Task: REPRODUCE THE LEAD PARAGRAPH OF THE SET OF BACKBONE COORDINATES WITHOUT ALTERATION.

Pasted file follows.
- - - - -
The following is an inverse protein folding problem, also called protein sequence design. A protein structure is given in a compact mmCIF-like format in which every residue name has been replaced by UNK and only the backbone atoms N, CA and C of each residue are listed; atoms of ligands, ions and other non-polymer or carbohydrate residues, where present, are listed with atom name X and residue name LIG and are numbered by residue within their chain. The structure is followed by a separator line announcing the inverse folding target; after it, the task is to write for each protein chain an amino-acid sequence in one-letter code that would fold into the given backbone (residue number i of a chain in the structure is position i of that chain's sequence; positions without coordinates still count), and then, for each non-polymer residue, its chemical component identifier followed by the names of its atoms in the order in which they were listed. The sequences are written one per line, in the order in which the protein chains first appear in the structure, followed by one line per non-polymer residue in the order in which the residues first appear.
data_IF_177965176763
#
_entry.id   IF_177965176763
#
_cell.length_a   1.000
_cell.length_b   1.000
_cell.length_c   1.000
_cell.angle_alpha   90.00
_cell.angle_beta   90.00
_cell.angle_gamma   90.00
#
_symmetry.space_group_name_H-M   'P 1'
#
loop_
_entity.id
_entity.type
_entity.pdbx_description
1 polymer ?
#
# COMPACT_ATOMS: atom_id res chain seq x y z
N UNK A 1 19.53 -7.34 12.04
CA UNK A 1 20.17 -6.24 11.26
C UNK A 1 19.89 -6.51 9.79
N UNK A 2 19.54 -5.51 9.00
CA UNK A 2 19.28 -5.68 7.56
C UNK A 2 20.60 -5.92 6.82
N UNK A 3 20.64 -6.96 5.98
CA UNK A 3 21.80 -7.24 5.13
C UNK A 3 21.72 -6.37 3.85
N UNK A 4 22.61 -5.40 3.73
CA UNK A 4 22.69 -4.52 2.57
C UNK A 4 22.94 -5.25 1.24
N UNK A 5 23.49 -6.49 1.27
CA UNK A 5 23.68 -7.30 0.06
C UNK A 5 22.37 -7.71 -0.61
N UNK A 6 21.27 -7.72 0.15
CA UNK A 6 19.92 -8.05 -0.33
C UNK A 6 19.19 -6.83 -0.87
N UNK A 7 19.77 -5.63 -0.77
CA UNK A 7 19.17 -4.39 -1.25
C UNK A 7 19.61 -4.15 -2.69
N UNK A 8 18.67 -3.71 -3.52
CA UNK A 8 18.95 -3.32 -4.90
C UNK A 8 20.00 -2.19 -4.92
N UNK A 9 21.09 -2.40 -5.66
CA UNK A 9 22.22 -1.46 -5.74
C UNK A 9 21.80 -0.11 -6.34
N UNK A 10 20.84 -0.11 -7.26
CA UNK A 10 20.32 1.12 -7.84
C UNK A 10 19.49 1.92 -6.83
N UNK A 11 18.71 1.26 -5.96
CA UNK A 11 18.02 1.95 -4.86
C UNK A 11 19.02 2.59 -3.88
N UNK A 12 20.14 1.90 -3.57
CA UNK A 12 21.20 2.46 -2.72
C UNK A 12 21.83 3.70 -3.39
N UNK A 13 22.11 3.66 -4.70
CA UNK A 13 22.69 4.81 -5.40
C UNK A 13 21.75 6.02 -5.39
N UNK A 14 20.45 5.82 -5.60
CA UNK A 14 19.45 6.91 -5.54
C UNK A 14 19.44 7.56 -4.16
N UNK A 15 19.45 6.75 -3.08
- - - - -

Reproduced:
The following is an inverse protein folding problem, also called protein sequence design. A protein structure is given in a compact mmCIF-like format in which every residue name has been replaced by UNK and only the backbone atoms N, CA and C of each residue are listed; atoms of ligands, ions and other non-polymer or carbohydrate residues, where present, are listed with atom name X and residue name LIG and are numbered by residue within their chain. The structure is followed by a separator line announcing the inverse folding target; after it, the task is to write for each protein chain an amino-acid sequence in one-letter code that would fold into the given backbone (residue number i of a chain in the structure is position i of that chain's sequence; positions without coordinates still count), and then, for each non-polymer residue, its chemical component identifier followed by the names of its atoms in the order in which they were listed. The sequences are written one per line, in the order in which the protein chains first appear in the structure, followed by one line per non-polymer residue in the order in which the residues first appear.